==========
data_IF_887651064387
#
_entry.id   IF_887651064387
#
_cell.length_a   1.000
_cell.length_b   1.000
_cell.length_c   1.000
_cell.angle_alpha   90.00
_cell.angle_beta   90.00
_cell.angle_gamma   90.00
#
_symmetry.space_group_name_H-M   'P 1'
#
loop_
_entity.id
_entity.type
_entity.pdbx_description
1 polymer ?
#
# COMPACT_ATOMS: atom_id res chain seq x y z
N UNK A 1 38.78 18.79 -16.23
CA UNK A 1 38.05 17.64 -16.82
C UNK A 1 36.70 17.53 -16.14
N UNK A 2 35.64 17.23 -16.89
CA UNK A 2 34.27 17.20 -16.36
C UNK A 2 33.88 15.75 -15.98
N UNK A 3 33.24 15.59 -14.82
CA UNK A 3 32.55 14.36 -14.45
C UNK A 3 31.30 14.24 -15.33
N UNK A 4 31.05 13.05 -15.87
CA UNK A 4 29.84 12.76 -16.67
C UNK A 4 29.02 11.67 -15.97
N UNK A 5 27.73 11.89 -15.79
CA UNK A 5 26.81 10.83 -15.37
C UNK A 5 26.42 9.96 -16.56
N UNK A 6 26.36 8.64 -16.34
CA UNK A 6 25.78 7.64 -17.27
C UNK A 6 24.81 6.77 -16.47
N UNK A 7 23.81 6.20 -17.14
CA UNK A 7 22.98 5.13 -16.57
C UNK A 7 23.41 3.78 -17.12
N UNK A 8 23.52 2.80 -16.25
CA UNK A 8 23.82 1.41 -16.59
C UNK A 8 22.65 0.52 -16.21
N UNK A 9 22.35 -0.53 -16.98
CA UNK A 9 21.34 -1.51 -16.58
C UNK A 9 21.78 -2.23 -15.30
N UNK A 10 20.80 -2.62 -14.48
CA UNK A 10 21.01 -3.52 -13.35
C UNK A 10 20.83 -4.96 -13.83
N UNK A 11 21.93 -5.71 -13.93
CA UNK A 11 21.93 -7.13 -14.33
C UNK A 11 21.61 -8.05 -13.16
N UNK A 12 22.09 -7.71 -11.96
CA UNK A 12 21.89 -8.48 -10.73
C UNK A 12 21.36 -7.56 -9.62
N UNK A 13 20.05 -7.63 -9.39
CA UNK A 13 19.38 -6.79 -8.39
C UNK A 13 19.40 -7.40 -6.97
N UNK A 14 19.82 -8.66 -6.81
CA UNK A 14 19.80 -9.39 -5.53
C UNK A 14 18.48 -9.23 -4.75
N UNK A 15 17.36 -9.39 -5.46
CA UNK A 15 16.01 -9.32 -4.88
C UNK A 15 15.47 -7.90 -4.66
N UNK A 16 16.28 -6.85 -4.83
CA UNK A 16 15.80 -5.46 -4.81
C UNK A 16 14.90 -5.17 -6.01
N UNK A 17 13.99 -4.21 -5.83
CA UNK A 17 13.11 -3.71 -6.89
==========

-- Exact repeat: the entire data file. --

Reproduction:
data_IF_887651064387
#
_entry.id   IF_887651064387
#
_cell.length_a   1.000
_cell.length_b   1.000
_cell.length_c   1.000
_cell.angle_alpha   90.00
_cell.angle_beta   90.00
_cell.angle_gamma   90.00
#
_symmetry.space_group_name_H-M   'P 1'
#
loop_
_entity.id
_entity.type
_entity.pdbx_description
1 polymer ?
#
# COMPACT_ATOMS: atom_id res chain seq x y z
N UNK A 1 38.78 18.79 -16.23
CA UNK A 1 38.05 17.64 -16.82
C UNK A 1 36.70 17.53 -16.14
N UNK A 2 35.64 17.23 -16.89
CA UNK A 2 34.27 17.20 -16.36
C UNK A 2 33.88 15.75 -15.98
N UNK A 3 33.24 15.59 -14.82
CA UNK A 3 32.55 14.36 -14.45
C UNK A 3 31.30 14.24 -15.33
N UNK A 4 31.05 13.05 -15.87
CA UNK A 4 29.84 12.76 -16.67
C UNK A 4 29.02 11.67 -15.97
N UNK A 5 27.73 11.89 -15.79
CA UNK A 5 26.81 10.83 -15.37
C UNK A 5 26.42 9.96 -16.56
N UNK A 6 26.36 8.64 -16.34
CA UNK A 6 25.78 7.64 -17.27
C UNK A 6 24.81 6.77 -16.47
N UNK A 7 23.81 6.20 -17.14
CA UNK A 7 22.98 5.13 -16.57
C UNK A 7 23.41 3.78 -17.12
N UNK A 8 23.52 2.80 -16.25
CA UNK A 8 23.82 1.41 -16.59
C UNK A 8 22.65 0.52 -16.21
N UNK A 9 22.35 -0.53 -16.98
CA UNK A 9 21.34 -1.51 -16.58
C UNK A 9 21.78 -2.23 -15.30
N UNK A 10 20.80 -2.62 -14.48
CA UNK A 10 21.01 -3.52 -13.35
C UNK A 10 20.83 -4.96 -13.83
N UNK A 11 21.93 -5.71 -13.93
CA UNK A 11 21.93 -7.13 -14.33
C UNK A 11 21.61 -8.05 -13.16
N UNK A 12 22.09 -7.71 -11.96
CA UNK A 12 21.89 -8.48 -10.73
C UNK A 12 21.36 -7.56 -9.62
N UNK A 13 20.05 -7.63 -9.39
CA UNK A 13 19.38 -6.79 -8.39
C UNK A 13 19.40 -7.40 -6.97
N UNK A 14 19.82 -8.66 -6.81
CA UNK A 14 19.80 -9.39 -5.53
C UNK A 14 18.48 -9.23 -4.75
N UNK A 15 17.36 -9.39 -5.46
CA UNK A 15 16.01 -9.32 -4.88
C UNK A 15 15.47 -7.90 -4.66
N UNK A 16 16.28 -6.85 -4.83
CA UNK A 16 15.80 -5.46 -4.81
C UNK A 16 14.90 -5.17 -6.01
N UNK A 17 13.99 -4.21 -5.83
CA UNK A 17 13.11 -3.71 -6.89